Philosophers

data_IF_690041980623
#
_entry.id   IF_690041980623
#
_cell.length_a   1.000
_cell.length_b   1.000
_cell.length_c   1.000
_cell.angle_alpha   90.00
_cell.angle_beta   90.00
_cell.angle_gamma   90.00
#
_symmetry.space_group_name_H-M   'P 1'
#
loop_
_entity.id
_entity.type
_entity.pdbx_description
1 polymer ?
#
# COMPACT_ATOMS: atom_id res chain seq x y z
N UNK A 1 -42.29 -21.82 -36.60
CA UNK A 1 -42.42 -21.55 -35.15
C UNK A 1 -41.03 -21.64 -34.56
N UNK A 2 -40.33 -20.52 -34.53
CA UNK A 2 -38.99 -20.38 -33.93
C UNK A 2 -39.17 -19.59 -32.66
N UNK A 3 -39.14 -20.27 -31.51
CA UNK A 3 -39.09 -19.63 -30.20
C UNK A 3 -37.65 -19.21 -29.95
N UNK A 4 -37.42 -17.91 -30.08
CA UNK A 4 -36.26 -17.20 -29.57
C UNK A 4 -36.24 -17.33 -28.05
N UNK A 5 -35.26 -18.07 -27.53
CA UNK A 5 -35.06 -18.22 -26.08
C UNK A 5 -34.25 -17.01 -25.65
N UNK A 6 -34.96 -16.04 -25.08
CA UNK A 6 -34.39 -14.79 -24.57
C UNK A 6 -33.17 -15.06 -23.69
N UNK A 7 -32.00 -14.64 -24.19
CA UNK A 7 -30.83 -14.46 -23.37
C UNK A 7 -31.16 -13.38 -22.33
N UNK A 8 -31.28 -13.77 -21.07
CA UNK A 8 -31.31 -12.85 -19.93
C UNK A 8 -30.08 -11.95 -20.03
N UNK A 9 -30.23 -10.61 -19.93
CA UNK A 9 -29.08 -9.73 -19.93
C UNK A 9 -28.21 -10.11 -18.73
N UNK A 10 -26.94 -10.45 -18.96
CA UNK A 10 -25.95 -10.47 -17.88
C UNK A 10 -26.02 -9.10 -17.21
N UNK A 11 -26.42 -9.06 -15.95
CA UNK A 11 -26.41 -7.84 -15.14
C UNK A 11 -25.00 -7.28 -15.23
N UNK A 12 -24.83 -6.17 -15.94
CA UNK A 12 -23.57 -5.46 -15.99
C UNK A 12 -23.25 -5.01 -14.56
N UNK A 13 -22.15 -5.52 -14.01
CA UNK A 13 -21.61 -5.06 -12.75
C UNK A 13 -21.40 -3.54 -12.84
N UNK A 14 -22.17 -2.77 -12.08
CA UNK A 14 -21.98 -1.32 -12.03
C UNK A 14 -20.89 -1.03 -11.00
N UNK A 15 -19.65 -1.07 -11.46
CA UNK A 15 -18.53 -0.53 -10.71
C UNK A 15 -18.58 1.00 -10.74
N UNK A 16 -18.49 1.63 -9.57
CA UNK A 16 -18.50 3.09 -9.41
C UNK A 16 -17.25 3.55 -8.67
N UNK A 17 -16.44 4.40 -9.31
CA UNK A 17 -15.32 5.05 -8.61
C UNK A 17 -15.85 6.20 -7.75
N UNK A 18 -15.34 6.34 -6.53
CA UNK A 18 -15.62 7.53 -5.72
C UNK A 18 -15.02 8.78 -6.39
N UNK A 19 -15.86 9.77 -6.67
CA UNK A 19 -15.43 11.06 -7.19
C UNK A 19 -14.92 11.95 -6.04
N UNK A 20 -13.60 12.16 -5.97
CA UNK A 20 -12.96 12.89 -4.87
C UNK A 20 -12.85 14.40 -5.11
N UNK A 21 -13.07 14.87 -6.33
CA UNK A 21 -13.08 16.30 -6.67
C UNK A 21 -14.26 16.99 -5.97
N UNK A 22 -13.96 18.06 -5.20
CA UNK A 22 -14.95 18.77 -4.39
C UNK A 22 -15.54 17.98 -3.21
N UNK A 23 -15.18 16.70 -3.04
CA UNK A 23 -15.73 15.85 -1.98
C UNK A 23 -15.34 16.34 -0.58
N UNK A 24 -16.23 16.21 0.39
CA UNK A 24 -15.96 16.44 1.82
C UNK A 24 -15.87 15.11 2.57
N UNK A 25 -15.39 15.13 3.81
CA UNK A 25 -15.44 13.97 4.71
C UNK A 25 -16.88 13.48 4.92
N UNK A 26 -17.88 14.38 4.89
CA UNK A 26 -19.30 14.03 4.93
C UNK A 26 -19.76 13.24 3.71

Mortimer Adler Rogers Albritton Alexander of Aphrodisias Samuel Alexander William Alston Anaximander G.E.M.Anscombe Anselm Louise Antony Thomas Aquinas Aristotle David Armstrong Harald Atmanspacher Robert Audi Augustine J.L.Austin A.J.Ayer Alexander Bain Mark Balaguer Jeffrey Barrett William Barrett William Belsham Henri Bergson George Berkeley Isaiah Berlin Richard J. Bernstein Bernard Berofsky Robert Bishop Max Black Susanne Bobzien Emil du BoisReymond Hilary Bok Laurence BonJour George Boole Émile Boutroux Daniel Boyd F.H.Bradley C.D.Broad Michael Burke Lawrence Cahoone C.A.Campbell Joseph Keim Campbell Rudolf Carnap Carneades Nancy Cartwright Gregg Caruso Ernst Cassirer David Chalmers Roderick Chisholm Chrysippus Cicero Randolph Clarke Samuel Clarke Anthony Collins Antonella Corradini Diodorus Cronus Jonathan Dancy Donald Davidson Mario De Caro Democritus Daniel Dennett Jacques Derrida René Descartes Richard Double Fred Dretske John Dupré John Earman Laura Waddell Ekstrom Epictetus Epicurus Austin Farrer Herbert Feigl Arthur Fine John Martin Fischer Frederic Fitch Owen Flanagan Luciano Floridi Philippa Foot Alfred Fouilleé Harry Frankfurt Richard L. Franklin Bas van Fraassen Michael Frede Gottlob Frege Peter Geach Edmund Gettier Carl Ginet Alvin Goldman Gorgias Nicholas St. John Green H.Paul Grice Ian Hacking Ishtiyaque Haji Stuart Hampshire W.F.R.Hardie Sam Harris William Hasker R.M.Hare Georg W.F. Hegel Martin Heidegger Heraclitus R.E.Hobart Thomas Hobbes David Hodgson Shadsworth Hodgson Baron d'Holbach Ted Honderich Pamela Huby David Hume Ferenc Huoranszki Frank Jackson William James Lord Kames Robert Kane Immanuel Kant Tomis Kapitan Walter Kaufmann Jaegwon Kim William King Hilary Kornblith Christine Korsgaard Saul Kripke Thomas Kuhn Andrea Lavazza Christoph Lehner Keith Lehrer Gottfried Leibniz Jules Lequyer Leucippus Michael Levin Joseph Levine George Henry Lewes C.I.Lewis David Lewis Peter Lipton C. Lloyd Morgan John Locke Michael Lockwood Arthur O. Lovejoy E. Jonathan Lowe John R. Lucas Lucretius Alasdair MacIntyre Ruth Barcan Marcus Tim Maudlin James Martineau Nicholas Maxwell Storrs McCall Hugh McCann Colin McGinn Michael McKenna Brian McLaughlin John McTaggart Paul E. Meehl Uwe Meixner Alfred Mele Trenton Merricks John Stuart Mill Dickinson Miller G.E.Moore Thomas Nagel Otto Neurath Friedrich Nietzsche John Norton P.H.NowellSmith Robert Nozick William of Ockham Timothy O'Connor Parmenides David F. Pears Charles Sanders Peirce Derk Pereboom Steven Pinker Plato Karl Popper Porphyry Huw Price H.A.Prichard Protagoras Hilary Putnam Willard van Orman Quine Frank Ramsey Ayn Rand Michael Rea Thomas Reid Charles Renouvier Nicholas Rescher C.W.Rietdijk Richard Rorty Josiah Royce Bertrand Russell Paul Russell Gilbert Ryle JeanPaul Sartre Kenneth Sayre T.M.Scanlon Moritz Schlick Arthur Schopenhauer John Searle Wilfrid Sellars Alan Sidelle Ted Sider Henry Sidgwick Walter SinnottArmstrong J.J.C.Smart Saul Smilansky Michael Smith Baruch Spinoza L. Susan Stebbing Isabelle Stengers George F. Stout Galen Strawson Peter Strawson Eleonore Stump Francisco Suárez Richard Taylor Kevin Timpe Mark Twain Peter Unger Peter van Inwagen Manuel Vargas John Venn Kadri Vihvelin Voltaire G.H. von Wright David Foster Wallace R. Jay Wallace W.G.Ward Ted Warfield Roy Weatherford C.F. von Weizsäcker William Whewell Alfred North Whitehead David Widerker David Wiggins Bernard Williams Timothy Williamson Ludwig Wittgenstein Susan Wolf Scientists David Albert Michael Arbib Walter Baade Bernard Baars Jeffrey Bada Leslie Ballentine Marcello Barbieri Gregory Bateson John S. Bell Mara Beller Charles Bennett Ludwig von Bertalanffy Susan Blackmore Margaret Boden David Bohm Niels Bohr Ludwig Boltzmann Emile Borel Max Born Satyendra Nath Bose Walther Bothe Jean Bricmont Hans Briegel Leon Brillouin Stephen Brush Henry Thomas Buckle S. H. Burbury Melvin Calvin Donald Campbell Sadi Carnot Anthony Cashmore Eric Chaisson Gregory Chaitin JeanPierre Changeux Rudolf Clausius Arthur Holly Compton John Conway Jerry Coyne John Cramer Francis Crick E. P. Culverwell Antonio Damasio Olivier Darrigol Charles Darwin Richard Dawkins Terrence Deacon Lüder Deecke Richard Dedekind Louis de Broglie Stanislas Dehaene Max Delbrück Abraham de Moivre Bernard d'Espagnat Paul Dirac Hans Driesch John Eccles Arthur Stanley Eddington Gerald Edelman Paul Ehrenfest Manfred Eigen Albert Einstein George F. R. Ellis Hugh Everett, III Franz Exner Richard Feynman R. A. Fisher David Foster Joseph Fourier Philipp Frank Steven Frautschi Edward Fredkin Benjamin GalOr Lila Gatlin Michael Gazzaniga Nicholas GeorgescuRoegen GianCarlo Ghirardi J. Willard Gibbs Nicolas Gisin Paul Glimcher Thomas Gold A. O. Gomes Brian Goodwin Joshua Greene Dirk ter Haar Jacques Hadamard Mark Hadley Patrick Haggard J. B. S. Haldane Stuart Hameroff Augustin Hamon Sam Harris Ralph Hartley Hyman Hartman JohnDylan Haynes Donald Hebb Martin Heisenberg Werner Heisenberg John Herschel Basil Hiley Art Hobson Jesper Hoffmeyer Don Howard William Stanley Jevons Roman Jakobson E. T. Jaynes Pascual Jordan Ruth E. Kastner Stuart Kauffman Martin J. Klein William R. Klemm Christof Koch Simon Kochen Hans Kornhuber Stephen Kosslyn Daniel Koshland Ladislav Kovàč Leopold Kronecker Rolf Landauer Alfred Landé PierreSimon Laplace David Layzer Joseph LeDoux Gilbert Lewis Benjamin Libet David Lindley Seth Lloyd Hendrik Lorentz Josef Loschmidt Ernst Mach Donald MacKay Henry Margenau Owen Maroney Humberto Maturana James Clerk Maxwell Ernst Mayr John McCarthy Warren McCulloch N. David Mermin George Miller Stanley Miller Ulrich Mohrhoff Jacques Monod Emmy Noether Alexander Oparin Abraham Pais Howard Pattee Wolfgang Pauli Massimo Pauri Roger Penrose Steven Pinker Colin Pittendrigh Max Planck Susan Pockett Henri Poincaré Daniel Pollen Ilya Prigogine Hans Primas Henry Quastler Adolphe Quételet Lord Rayleigh Jürgen Renn Emil Roduner Juan Roederer Jerome Rothstein David Ruelle Tilman Sauer Jürgen Schmidhuber Erwin Schrödinger Aaron Schurger Sebastian Seung Thomas Sebeok Franco Selleri Claude Shannon Charles Sherrington David Shiang Abner Shimony Herbert Simon Dean Keith Simonton Edmund Sinnott B. F. Skinner Lee Smolin Ray Solomonoff Roger Sperry John Stachel Henry Stapp Tom Stonier Antoine Suarez Leo Szilard Max Tegmark Teilhard de Chardin Libb Thims William Thomson (Kelvin) Richard Tolman Giulio Tononi Peter Tse Francisco Varela Vlatko Vedral Mikhail Volkenstein Heinz von Foerster Richard von Mises John von Neumann Jakob von Uexküll C. S. Unnikrishnan C. H. 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Quantum Physics, Thermodynamics, and Information